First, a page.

Germany vows to tackle integration problems
By Karin Strohecker
BERLIN (Reuters) – Lale Cebe, a 23-year-old who works in a clothing shop in Berlins Kreuzberg district, was born in Germany, has a German passport, a German education and speaks the language fluently.
But as she walks wearing a headscarf through the city centre on a hot summer day, she cant help but notice the stares that make her feel like a stranger.
“I dont think I will ever really feel totally accepted here and I have been here all my life,” said Cebe, who is of Turkish descent. “People are more cautious and distant, and some even speak slower to make sure I get it — even though I havent said a word yet.”
After decades of denial and avoidance, Germany has vowed to tackle integration issues raised by Cebe and some 15 million others with immigrant backgrounds who live in the country.
Chancellor Angela Merkel is set to meet 85 members of immigrant organisations, religious and business communities as well as politicians on Friday in what is being billed as an “integration summit”.
The aim of the four-hour meeting is to draft the outlines of an integration plan for a country that has often seemed uneasy with foreigners and those of immigrant descent living within its borders.
For decades, Germany actively recruited unskilled labourers from Greece, Portugal, Turkey and Italy to drive its postwar economic boom. Meant to stay only a few years, many later brought their families and made Germany their permanent home.
Yet for a long time Germany did not consider itself a place where foreigners could settle. The countrys conservatives even made this their mantra in the 1980s.
Now the conservatives and their Social Democrat coalition partners have put integration at the top of the political agenda. Whether the rest of the country is ready to do the same is an open question.
“A rethink within the broader society hasnt really happened yet,” said Isabel Schaefer, a political researcher at Berlins Free University. “Most people still see immigrants as a security risk rather than a chance for Germanys ageing society.”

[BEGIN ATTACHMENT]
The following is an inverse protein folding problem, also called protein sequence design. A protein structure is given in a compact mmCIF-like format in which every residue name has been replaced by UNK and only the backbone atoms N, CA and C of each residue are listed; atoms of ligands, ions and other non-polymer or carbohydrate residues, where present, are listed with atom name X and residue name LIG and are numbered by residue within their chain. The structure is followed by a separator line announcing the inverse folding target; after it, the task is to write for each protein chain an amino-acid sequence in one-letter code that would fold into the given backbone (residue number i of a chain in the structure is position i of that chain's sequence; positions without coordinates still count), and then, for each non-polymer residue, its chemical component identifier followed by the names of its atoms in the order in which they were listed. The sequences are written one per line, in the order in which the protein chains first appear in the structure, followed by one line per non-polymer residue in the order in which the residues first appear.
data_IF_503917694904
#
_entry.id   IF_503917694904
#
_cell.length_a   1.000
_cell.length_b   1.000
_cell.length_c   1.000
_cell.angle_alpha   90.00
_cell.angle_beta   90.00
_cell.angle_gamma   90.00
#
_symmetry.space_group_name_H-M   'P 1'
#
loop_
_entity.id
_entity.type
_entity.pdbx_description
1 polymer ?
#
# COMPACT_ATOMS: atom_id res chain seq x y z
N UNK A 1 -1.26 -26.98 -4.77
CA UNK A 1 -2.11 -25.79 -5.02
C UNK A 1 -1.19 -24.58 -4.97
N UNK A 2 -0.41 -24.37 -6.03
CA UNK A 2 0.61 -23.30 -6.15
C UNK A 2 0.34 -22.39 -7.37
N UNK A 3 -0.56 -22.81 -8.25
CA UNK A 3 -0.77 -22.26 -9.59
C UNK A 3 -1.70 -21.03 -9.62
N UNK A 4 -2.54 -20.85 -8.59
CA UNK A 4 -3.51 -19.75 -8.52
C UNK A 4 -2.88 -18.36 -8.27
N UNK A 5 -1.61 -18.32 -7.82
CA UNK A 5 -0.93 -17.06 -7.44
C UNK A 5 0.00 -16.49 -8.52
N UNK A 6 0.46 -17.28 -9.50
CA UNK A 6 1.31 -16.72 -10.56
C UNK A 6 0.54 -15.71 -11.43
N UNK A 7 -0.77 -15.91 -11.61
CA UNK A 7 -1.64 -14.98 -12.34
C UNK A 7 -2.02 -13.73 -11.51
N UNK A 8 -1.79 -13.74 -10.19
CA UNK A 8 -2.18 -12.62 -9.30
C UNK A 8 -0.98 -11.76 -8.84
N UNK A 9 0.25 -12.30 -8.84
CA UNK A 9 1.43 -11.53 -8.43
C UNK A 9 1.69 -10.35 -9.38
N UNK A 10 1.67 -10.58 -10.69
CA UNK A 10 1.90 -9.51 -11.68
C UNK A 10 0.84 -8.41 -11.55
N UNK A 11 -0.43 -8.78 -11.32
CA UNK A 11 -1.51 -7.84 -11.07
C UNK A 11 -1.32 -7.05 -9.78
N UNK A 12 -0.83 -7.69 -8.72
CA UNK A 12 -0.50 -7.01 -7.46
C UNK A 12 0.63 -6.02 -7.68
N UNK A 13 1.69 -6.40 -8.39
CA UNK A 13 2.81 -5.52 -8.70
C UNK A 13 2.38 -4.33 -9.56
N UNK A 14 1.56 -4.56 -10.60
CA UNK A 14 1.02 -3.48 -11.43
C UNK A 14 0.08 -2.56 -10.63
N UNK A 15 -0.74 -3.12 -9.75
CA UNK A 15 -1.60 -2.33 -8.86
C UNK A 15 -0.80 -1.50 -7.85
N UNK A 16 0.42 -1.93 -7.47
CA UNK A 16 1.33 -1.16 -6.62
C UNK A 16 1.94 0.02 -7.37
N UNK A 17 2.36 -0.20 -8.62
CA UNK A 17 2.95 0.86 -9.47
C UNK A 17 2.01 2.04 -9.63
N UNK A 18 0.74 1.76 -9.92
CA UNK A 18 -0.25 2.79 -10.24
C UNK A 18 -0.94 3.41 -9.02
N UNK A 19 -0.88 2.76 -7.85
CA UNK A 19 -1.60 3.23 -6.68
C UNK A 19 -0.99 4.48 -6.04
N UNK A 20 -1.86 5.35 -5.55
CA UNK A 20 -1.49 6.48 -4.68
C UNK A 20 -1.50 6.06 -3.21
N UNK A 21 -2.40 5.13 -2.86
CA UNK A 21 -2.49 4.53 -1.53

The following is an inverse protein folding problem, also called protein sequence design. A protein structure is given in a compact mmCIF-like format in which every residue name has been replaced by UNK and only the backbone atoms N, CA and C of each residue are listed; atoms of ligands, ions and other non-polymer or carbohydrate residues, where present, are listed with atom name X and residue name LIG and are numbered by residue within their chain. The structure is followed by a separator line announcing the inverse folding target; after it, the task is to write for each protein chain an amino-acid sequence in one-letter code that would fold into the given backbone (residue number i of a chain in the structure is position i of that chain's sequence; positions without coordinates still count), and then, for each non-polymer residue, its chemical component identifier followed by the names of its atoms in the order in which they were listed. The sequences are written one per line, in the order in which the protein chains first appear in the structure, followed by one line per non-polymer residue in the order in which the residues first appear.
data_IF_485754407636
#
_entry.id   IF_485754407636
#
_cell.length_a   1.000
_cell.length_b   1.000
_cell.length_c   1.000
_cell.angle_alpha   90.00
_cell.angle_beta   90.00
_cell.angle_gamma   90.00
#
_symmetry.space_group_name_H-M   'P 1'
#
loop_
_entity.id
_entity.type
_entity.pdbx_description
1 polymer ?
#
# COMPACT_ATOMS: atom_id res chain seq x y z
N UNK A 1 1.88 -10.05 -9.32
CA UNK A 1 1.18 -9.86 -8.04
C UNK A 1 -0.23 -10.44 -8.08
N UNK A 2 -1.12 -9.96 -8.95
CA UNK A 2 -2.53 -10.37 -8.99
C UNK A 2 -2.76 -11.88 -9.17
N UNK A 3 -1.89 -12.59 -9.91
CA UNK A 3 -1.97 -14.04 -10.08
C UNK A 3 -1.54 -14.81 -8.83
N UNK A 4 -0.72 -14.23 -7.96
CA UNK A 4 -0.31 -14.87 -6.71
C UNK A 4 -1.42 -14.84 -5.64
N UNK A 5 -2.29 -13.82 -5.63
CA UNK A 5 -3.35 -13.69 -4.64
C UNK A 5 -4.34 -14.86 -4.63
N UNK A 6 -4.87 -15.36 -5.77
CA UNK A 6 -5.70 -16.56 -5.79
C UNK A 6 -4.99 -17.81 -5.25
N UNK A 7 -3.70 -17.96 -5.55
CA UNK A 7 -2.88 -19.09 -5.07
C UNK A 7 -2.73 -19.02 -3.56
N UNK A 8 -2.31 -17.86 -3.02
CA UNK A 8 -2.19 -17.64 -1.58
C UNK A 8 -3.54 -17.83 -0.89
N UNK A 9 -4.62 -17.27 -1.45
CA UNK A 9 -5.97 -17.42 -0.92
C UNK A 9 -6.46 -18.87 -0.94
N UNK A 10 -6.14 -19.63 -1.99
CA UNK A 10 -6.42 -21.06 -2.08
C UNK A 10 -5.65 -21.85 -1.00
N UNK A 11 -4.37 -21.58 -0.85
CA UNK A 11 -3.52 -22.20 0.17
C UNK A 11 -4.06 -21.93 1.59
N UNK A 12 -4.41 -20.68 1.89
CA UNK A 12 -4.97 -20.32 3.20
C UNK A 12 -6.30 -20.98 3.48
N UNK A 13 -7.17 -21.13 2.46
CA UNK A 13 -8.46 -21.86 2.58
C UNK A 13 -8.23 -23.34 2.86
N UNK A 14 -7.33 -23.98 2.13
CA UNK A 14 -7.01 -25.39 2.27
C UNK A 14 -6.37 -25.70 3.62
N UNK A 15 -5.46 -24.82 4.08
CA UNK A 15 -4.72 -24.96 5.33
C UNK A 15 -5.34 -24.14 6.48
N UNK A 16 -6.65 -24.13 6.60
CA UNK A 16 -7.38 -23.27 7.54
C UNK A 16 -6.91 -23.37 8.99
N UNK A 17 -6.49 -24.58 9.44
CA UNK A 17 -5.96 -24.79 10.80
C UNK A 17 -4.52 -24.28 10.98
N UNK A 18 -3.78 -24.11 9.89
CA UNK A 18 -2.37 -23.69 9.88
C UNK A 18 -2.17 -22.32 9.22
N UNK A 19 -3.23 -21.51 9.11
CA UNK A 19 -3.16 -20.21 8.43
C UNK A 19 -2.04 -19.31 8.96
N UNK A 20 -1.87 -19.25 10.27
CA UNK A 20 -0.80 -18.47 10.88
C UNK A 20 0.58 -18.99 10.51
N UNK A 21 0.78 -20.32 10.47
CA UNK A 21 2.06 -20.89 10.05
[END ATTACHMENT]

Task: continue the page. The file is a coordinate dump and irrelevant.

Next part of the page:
Some 7.3 million of Germanys 82.5 million people hold foreign passports, while roughly an equal number of people of foreign origin are German citizens.
The Turks represent the biggest group. Some 1.8 million Turks holding Turkish passports live in Germany, and another 700,000 are first and second generation Germans.
On average, they are younger, have higher birth rates and higher unemployment rates than the broader German population.
Germany has not witnessed the sort of open riots or upheaval in its immigrant community that France experienced last year.
But a recent outbreak of violence at a Berlin school where more than 80 percent of pupils were immigrant children, and the “honour killing” last year of a Turkish woman by her brother has pushed the issue of integration to the fore.
German parties agree that learning the German language is a precondition for successful integration. At the summit, working groups are due to be set up to monitor the success of existing policies.
But already, immigrant groups, politicians and experts are questioning whether the meeting will yield more show than substance.
Complicating government efforts to draft a national approach is the decentralised nature of the German system.
For example, the southwestern state of Baden-Wuerttemberg has introduced a test for people seeking a German passport that grills them on details of German history, culture and politics. Elsewhere in Germany they might not have to undergo such a test.
Some states offer special language learning for toddlers while in others there are no such services.
While it is understood that most measures will have to be organised on a local or regional level, immigrants say the most important thing is for Germans to change their attitudes.
“Germany needs to embrace its immigrants and tell them you are not a danger, you are not a foreign object, you are part of us,” said Bekir Alboga of Turkish umbrella organisation DITIB.
Because no matter how well you speak German, if people dont recognise and respect you, all the language skills in the world dont help,” he added